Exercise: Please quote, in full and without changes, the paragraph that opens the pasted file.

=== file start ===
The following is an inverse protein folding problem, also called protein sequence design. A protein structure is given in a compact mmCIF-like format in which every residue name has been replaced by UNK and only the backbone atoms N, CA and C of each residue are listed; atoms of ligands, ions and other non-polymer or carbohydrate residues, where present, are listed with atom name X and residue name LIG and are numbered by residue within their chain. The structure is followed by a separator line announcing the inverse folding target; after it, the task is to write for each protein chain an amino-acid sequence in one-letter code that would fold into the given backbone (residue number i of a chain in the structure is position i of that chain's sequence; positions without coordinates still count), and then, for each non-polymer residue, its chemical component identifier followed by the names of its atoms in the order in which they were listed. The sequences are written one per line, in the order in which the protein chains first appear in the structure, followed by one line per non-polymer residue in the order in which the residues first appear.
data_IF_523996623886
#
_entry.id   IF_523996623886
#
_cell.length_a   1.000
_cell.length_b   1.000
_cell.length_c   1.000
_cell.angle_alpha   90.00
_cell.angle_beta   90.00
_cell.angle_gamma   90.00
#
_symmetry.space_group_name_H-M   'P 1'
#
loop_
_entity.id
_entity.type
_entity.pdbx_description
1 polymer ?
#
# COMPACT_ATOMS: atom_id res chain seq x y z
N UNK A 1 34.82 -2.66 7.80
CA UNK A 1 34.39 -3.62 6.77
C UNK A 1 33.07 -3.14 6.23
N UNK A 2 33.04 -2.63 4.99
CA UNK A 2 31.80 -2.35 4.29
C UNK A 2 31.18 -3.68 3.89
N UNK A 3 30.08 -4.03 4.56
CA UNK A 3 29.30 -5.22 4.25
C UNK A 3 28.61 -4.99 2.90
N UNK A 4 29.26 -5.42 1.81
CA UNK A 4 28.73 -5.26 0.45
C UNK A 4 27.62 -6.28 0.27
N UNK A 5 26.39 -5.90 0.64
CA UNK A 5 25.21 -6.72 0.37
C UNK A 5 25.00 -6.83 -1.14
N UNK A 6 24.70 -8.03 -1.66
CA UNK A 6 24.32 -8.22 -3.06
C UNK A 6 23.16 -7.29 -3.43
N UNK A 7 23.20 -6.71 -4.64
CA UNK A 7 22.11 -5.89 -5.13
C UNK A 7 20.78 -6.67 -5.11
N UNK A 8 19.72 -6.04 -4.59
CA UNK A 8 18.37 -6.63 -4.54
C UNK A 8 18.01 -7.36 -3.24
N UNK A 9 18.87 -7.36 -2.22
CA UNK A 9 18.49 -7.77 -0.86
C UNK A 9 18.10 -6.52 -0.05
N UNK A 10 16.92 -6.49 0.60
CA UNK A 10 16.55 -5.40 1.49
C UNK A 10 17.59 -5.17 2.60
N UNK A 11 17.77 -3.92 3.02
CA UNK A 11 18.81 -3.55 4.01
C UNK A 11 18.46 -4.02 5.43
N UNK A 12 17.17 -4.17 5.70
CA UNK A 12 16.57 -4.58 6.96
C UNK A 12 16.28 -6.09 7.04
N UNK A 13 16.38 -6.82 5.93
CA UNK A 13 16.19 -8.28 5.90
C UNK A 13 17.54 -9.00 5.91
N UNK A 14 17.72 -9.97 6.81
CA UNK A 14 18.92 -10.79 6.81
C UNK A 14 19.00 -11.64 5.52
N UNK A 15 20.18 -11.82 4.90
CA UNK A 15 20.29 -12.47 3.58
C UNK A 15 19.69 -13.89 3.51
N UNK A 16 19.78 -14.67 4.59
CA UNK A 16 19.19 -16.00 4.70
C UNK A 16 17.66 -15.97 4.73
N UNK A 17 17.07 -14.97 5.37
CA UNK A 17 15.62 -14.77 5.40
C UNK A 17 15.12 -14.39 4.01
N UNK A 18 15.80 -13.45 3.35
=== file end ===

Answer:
The following is an inverse protein folding problem, also called protein sequence design. A protein structure is given in a compact mmCIF-like format in which every residue name has been replaced by UNK and only the backbone atoms N, CA and C of each residue are listed; atoms of ligands, ions and other non-polymer or carbohydrate residues, where present, are listed with atom name X and residue name LIG and are numbered by residue within their chain. The structure is followed by a separator line announcing the inverse folding target; after it, the task is to write for each protein chain an amino-acid sequence in one-letter code that would fold into the given backbone (residue number i of a chain in the structure is position i of that chain's sequence; positions without coordinates still count), and then, for each non-polymer residue, its chemical component identifier followed by the names of its atoms in the order in which they were listed. The sequences are written one per line, in the order in which the protein chains first appear in the structure, followed by one line per non-polymer residue in the order in which the residues first appear.